Forecourt operators are being urged by the RAC to “hold firm” and absorb the rise in the price of crude oil.
A barrel of crude is nearing the $100 mark, a price last recorded seven-and-a-half-years-ago. In the past seven days, the peak price for a barrel of ‘liquid gold’ was selling on the open market for $98.
Over the last 12 months, crude’s value has soared by 60% as demand continues to outstrip supply. On-going political tensions between Ukraine and Russia – the world’s third biggest oil producer – has also had an adverse effect on the price motorists are having to pay when visiting the pumps.
However, the RAC insists there is “no justification” to rise average forecourt prices in Great Britain and Northern Ireland given the current cost-per-litre of petrol, super unleaded and diesel.
RAC fuel spokesman Simon Williams said: “With the price of oil now at a level not seen in more than seven years and a cost of living crisis mounting, we’re on a knife-edge when it comes to pump prices.
“On the face of it, the prospect of $100 a barrel oil is a frightening one but from a driver’s point of view it’s only going to spell bad news if major retailers decide to take bigger margins.
“At the moment, we can’t see any justification for a big leap in forecourt prices so we’re urging retailers to continue taking normal margins on each litre they sell. This will ensure drivers, many of whom depend on their vehicles, aren’t forced to pay even higher prices.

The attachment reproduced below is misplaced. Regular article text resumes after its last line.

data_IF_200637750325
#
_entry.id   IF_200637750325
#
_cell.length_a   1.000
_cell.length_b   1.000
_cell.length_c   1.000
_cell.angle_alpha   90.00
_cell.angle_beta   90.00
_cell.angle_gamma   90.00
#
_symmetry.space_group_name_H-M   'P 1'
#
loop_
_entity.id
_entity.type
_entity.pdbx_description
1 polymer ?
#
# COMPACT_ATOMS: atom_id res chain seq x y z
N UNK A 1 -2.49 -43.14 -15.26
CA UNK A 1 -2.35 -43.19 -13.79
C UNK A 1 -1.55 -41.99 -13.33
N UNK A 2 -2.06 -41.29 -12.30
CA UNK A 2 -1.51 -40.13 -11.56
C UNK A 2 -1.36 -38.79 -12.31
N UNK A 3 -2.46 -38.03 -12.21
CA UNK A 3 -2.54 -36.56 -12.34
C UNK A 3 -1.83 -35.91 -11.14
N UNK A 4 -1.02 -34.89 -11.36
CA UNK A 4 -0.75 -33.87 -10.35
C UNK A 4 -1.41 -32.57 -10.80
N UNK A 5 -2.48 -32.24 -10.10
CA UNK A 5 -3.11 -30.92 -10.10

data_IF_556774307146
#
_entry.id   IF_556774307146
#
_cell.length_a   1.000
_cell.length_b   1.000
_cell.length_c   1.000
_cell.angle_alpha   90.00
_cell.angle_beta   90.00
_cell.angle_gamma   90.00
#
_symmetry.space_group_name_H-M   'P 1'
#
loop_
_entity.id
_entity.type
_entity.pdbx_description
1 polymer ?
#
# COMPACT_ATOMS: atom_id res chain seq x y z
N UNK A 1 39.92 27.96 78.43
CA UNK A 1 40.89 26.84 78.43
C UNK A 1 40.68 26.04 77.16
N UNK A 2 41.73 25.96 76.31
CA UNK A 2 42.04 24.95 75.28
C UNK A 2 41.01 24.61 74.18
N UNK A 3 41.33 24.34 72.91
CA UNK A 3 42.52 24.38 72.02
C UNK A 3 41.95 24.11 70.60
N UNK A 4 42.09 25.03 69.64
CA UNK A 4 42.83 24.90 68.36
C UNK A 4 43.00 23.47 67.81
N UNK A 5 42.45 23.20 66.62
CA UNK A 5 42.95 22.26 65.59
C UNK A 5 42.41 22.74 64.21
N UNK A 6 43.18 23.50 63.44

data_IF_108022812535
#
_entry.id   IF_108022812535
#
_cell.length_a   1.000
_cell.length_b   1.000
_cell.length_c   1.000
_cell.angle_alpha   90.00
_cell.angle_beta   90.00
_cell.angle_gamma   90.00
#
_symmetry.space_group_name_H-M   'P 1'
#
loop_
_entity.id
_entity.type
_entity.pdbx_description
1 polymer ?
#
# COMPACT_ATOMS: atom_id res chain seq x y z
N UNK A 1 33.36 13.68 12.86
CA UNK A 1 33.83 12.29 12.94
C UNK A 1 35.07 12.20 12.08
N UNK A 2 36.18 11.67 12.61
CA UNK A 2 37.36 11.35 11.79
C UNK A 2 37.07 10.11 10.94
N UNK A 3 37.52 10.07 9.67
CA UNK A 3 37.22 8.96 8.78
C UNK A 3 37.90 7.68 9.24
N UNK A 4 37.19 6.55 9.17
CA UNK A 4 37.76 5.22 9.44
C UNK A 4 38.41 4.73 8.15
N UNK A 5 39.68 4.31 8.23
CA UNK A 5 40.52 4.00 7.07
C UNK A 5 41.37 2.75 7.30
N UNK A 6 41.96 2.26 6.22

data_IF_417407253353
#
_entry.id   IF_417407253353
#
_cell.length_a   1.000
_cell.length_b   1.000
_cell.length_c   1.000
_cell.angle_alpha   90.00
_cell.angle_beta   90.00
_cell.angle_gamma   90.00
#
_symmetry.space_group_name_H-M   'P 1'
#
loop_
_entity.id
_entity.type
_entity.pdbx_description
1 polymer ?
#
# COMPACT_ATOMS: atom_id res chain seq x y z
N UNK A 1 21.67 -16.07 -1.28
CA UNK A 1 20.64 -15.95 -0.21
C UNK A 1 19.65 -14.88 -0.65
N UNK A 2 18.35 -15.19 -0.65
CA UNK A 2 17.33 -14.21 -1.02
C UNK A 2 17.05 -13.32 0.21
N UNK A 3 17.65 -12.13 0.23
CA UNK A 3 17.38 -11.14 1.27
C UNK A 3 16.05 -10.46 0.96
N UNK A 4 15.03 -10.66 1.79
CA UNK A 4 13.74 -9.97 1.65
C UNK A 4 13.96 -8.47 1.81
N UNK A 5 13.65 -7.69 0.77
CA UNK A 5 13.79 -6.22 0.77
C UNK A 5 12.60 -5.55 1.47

“Oil – and therefore wholesale fuel prices – may have gone up in recent weeks, but the profit made by retailers on the sale of fuel has come back down from December’s unbelievable heights to more normal levels, meaning the prices charged at forecourts today are actually much fairer than they were.
“The fact prices at the pumps have hardly changed despite oil approaching $100 demonstrates just how incredibly unfair retailer margins were in December – it was as if oil was already $100 a barrel then when it actually averaged just $87 across the month.”
The cost rise will have to be passed on to motorists depending on how the British pound continues to perform against the American dollar, Williams has warned.
“Of course, if the cost of oil continues to climb or the pound loses value against the dollar then retailers will have no option but to pass on the increases at the pumps,” he said.
“Our Fuel Watch data shows we’re not quite at that point yet, but if oil were to reach $110 a barrel, and retailers kept their current margin, it would add about 7p to a litre of unleaded and diesel, taking average prices to astronomic new levels of 154p and 158p respectively.”